Last night, the Senate put the kibosh on John Boehner’s debt plan. Late, late tonight, the Senate will take its first vote on a compromise. From the Washington Post:
The Senate is driving toward a climactic and dramatic vote at 1 a.m. Sunday that could determine whether a bipartisan deal to raise the nation’s legal borrowing limit is possible or a government default is likely.
What that deal might look was still deeply uncertain Friday, but talks were underway between Democrats and Republicans in the Senate about methods to circumvent some of the chamber’s most cumbersome procedures to allow the Senate to act more quickly if a compromise is reached.
According to The Hill, there’s still no assurance that the Senate bill will pass, which means there’s going to be more compromise:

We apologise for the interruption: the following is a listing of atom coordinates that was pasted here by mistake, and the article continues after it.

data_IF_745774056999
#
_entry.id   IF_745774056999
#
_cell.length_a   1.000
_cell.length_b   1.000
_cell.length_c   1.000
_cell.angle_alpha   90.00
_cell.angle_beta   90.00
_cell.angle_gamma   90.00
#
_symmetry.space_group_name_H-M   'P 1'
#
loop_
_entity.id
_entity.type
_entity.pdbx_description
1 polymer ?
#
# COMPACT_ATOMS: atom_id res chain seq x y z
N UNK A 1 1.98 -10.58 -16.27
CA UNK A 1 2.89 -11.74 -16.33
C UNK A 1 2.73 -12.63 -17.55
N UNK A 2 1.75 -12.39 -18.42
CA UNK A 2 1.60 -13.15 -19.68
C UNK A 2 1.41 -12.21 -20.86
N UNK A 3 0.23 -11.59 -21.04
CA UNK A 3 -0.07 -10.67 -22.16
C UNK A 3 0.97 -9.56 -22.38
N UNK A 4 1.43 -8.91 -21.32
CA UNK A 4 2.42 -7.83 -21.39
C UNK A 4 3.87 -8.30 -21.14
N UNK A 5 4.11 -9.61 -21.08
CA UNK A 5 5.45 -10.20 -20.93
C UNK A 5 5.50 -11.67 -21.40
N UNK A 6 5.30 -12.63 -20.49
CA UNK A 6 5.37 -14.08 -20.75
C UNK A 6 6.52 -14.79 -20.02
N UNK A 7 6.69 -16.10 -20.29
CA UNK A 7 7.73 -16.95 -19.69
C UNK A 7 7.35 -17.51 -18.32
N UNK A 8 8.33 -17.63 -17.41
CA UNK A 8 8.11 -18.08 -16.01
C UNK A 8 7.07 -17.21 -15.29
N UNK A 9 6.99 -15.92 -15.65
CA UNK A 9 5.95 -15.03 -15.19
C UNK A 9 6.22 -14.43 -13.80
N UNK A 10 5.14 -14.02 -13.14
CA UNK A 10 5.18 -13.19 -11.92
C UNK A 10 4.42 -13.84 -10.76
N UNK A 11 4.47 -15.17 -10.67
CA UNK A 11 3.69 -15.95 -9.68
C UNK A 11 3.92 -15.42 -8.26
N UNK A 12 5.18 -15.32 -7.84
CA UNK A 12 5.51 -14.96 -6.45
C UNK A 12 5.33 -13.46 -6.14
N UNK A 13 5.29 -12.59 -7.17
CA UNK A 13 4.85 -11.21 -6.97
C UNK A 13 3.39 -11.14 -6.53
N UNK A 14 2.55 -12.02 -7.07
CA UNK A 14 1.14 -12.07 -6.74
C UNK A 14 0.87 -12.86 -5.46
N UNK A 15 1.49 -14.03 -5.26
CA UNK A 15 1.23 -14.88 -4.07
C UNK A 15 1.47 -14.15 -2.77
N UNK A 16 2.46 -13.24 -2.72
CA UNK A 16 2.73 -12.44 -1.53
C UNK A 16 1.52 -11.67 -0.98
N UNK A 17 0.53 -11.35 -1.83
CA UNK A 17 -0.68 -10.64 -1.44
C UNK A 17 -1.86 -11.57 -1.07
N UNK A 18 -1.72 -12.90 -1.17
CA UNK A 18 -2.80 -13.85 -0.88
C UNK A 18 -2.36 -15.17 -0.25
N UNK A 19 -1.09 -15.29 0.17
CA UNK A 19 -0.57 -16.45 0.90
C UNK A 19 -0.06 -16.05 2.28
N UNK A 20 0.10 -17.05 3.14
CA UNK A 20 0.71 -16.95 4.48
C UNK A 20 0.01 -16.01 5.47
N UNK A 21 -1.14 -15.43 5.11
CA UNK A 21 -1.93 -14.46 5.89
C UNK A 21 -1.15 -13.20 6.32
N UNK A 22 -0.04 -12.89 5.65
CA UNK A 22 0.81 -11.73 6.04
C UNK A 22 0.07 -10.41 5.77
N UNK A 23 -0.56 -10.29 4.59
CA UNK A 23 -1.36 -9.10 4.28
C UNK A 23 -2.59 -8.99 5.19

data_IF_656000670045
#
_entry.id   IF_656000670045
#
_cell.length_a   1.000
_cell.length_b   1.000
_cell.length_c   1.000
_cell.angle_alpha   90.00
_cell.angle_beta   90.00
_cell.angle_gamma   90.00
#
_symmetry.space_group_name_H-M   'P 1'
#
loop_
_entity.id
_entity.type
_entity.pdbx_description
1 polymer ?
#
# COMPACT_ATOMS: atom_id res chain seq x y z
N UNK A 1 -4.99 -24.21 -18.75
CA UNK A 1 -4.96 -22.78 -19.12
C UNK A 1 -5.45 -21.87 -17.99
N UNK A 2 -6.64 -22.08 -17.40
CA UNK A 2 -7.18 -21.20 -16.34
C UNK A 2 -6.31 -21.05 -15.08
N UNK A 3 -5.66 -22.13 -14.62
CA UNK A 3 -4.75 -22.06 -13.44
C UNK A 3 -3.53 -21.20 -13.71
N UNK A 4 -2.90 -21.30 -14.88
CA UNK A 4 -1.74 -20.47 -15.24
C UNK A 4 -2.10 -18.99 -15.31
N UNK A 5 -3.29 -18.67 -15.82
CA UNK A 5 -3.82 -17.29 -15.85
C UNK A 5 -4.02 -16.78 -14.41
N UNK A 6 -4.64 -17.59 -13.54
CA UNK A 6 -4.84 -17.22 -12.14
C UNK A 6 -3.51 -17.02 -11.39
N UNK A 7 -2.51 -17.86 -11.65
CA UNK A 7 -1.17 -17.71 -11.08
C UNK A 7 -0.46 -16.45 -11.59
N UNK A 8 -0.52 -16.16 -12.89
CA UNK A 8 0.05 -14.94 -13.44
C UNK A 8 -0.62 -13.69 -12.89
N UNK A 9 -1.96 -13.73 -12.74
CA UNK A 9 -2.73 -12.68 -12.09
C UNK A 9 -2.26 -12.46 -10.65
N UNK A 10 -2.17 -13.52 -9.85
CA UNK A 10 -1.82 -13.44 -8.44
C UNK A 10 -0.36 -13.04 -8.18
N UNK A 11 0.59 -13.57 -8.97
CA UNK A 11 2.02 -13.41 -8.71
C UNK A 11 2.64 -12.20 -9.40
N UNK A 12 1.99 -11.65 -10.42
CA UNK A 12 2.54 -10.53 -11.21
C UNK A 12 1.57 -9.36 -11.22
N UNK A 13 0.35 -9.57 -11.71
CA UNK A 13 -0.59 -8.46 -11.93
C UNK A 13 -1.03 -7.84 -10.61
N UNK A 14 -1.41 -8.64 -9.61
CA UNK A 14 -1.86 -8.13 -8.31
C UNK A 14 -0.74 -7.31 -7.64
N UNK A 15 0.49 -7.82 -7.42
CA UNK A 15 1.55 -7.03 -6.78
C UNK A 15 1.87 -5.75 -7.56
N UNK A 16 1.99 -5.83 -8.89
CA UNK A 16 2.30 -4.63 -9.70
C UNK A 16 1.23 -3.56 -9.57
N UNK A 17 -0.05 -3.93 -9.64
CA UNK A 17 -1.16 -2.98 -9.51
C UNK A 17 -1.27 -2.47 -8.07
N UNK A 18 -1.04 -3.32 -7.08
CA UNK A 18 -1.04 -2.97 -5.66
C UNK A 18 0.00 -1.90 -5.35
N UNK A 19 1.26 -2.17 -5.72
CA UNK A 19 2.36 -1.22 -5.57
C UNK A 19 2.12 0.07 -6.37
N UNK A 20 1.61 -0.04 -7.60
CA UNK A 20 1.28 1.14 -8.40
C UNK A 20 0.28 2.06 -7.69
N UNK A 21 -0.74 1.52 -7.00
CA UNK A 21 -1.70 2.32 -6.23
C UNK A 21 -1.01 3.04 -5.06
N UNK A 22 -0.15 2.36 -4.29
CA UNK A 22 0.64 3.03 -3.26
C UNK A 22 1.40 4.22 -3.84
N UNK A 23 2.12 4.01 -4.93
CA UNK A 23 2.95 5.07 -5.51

According to a Senate Democratic aide, Reid also increased the total level of spending cuts from $2.2 trillion to $2.4 trillion, in part by using the January baseline — a budget maneuver House Speaker John Boehner (R-Ohio) used on a previous version of his debt-limit plan. The January budget baseline does not count cuts Congress implemented in legislation passed this spring to avert a government shutdown.
So far Reid has had trouble attracting Republicans to his bill. Centrist Republican Sen. Scott Brown (Mass.) said he would vote for it, but otherwise it has received scant bipartisan support.
More compromise means giving even more away to the GOPers.
We’ve got til midnight Tuesday night to avoid default. For most of that, it means we’ve got til midnight Tuesday to see how badly our 401ks tank.